We consume all sorts of things before really knowing how they're going to affect us, including probiotics and dietary supplements. But given how preliminary our understanding of our gut bacteria is, it's very likely that some supplements can work in direct opposition of others. For instance, vitamin A might kill a bacteria hypothesised to promote childhood growth.
Image: CDC/Wikimedia Commons
How supplements impact our microbiome is important, not so much for dodos taking fists full of pills to "stay healthy" as for folks suffering from malnutrition, especially in lower-income countries. The World Health Organisation recommends high doses of vitamin A for children in places where vitamin A deficiency is common. But in a new study in mice, a vitamin A deficiency allowed one potentially beneficial species of gut bacteria to flourish. The unanticipated finding demonstrates that health professionals need to think about the gut microbiome when treating cases of malnutrition.
The gut microbiome is simply the slew of bacteria living inside our guts that play a role in our digestion. Problems with the gut microbiome might lead to illnesses like colitis, or Clostridium difficile. Some researchers think a more diverse microbiome -- more species living inside of us -- could be better for our health, or that certain bacteria could have key roles to play.
A team of American researchers has been studying the effects of diet on the microbiome for a while, by raising human bacterial colonies inside mice guts. In their latest experiments, they fed mice normal diets for two weeks, followed by some nutrient-specific diet for three weeks (they tested iron, folate, zinc and vitamin A deficiencies), followed by a return to a normal diet.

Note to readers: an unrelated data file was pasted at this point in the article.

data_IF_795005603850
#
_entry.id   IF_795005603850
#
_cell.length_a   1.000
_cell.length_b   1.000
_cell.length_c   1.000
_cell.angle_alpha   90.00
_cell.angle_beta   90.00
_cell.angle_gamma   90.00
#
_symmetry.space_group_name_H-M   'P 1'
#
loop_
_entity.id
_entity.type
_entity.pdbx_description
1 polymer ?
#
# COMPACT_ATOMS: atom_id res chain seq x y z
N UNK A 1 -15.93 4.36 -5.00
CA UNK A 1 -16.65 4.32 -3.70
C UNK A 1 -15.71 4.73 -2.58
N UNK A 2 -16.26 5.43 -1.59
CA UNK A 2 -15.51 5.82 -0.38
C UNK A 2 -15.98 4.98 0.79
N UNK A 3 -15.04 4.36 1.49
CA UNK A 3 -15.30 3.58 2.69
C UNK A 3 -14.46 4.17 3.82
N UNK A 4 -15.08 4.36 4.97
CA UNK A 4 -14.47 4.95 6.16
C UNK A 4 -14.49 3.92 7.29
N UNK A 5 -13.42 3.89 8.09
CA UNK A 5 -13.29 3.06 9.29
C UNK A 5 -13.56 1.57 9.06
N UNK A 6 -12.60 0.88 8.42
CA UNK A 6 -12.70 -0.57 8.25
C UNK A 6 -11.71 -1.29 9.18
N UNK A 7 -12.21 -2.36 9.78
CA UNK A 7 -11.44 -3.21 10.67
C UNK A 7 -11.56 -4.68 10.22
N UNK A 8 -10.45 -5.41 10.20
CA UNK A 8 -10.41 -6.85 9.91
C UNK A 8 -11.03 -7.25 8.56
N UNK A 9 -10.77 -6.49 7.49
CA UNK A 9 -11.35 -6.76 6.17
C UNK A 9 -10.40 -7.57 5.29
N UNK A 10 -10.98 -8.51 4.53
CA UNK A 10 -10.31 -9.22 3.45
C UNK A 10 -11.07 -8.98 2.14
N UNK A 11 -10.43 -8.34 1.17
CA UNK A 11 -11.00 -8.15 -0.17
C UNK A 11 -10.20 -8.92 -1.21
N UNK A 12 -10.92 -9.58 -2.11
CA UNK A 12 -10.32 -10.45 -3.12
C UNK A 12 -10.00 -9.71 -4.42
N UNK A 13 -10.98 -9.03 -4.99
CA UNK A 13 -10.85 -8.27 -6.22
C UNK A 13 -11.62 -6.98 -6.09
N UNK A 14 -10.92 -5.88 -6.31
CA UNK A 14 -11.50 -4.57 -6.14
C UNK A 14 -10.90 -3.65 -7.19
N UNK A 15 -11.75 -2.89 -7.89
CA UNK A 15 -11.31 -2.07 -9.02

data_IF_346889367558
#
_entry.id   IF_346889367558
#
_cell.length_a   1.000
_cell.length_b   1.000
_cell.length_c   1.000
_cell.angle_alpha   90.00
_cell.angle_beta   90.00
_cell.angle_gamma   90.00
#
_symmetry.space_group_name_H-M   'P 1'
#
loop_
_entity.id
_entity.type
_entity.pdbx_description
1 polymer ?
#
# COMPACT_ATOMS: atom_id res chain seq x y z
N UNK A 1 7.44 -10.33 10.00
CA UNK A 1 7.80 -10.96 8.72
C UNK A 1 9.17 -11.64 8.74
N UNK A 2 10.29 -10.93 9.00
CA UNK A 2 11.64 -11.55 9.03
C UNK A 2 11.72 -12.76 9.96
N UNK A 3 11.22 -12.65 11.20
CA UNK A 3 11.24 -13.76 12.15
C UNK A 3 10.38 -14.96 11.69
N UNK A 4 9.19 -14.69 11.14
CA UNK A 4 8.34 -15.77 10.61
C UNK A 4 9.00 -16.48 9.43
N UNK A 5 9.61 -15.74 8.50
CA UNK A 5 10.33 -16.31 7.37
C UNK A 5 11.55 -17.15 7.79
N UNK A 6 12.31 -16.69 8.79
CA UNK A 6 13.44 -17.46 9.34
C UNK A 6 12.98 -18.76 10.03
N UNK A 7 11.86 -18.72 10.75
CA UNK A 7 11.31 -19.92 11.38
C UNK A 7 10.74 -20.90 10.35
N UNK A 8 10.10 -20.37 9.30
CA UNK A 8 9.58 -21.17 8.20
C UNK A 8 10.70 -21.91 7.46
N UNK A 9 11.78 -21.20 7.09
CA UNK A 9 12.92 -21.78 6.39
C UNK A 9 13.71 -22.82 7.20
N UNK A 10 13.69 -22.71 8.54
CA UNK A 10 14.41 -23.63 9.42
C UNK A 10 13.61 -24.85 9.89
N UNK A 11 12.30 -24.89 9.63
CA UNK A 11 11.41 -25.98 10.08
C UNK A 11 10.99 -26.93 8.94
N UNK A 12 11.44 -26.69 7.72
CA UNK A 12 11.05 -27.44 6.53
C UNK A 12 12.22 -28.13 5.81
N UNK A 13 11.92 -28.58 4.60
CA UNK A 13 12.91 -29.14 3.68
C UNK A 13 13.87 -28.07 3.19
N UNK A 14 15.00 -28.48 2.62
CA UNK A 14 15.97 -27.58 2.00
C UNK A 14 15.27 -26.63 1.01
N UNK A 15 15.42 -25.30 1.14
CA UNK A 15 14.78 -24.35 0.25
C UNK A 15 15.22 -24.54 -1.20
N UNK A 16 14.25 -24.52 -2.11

Adopting a healthy lifestyle might not seem that hard on the outset. You ate a lot of cheeseburgers and drank a lot of soft drink, and now you're going to stop doing that. But a new study in mice suggests that it takes a while for the gut's bacterial zoo, or microbiome, to adapt to dietary changes. If the results hold in humans, it could mean developing a healthy gut is more than a quick diet fix.
Analysing the mice's poop samples surprised the researchers, who published their results yesterday in the journal Science Translational Medicine. Most surprisingly, less vitamin A meant more of one bacterium, called Bacteroides vulgatus, and vice versa. In a past study, scientists transplanted a healthy microbiome including this bacteria into malnourished mice, and it helped the mice grow more. As a result, researchers have tried to come up with ways to increase B. vulgatus abundance in malnourished patients. But that's going to be hard to do if vitamin A simultaneously decreases the abundance of B. vulgatus.
This is just a single study and in mice, not humans, so it's important not to oversell its results. "It's hard to say that you can directly relate it [to humans], other than to say in the rodent model, alterations of vitamin A in the diet had an effect on the microbiota," Boston University School of Medicine professor Michael Holick told Gizmodo. Holick studies Vitamin D and is looking at its effects on the microbiome, too, but pointed out that this whole area of study is still evolving. And the other nutrients studied had much less pronounced effects on B. vulgatus. Still, Holick felt the study lends evidence to the fact that specific nutrients might be playing a role in shaping the types of bacteria in our guts.
This doesn't mean much for you -- we already knew that you shouldn't take too much vitamin A if you aren't malnourished. But for those who are malnourished, or those trying to feed the malnourished, it's an important element to consider. It's certainly not a good idea to take a supplement that's simultaneously working against the benefits of another one, after all.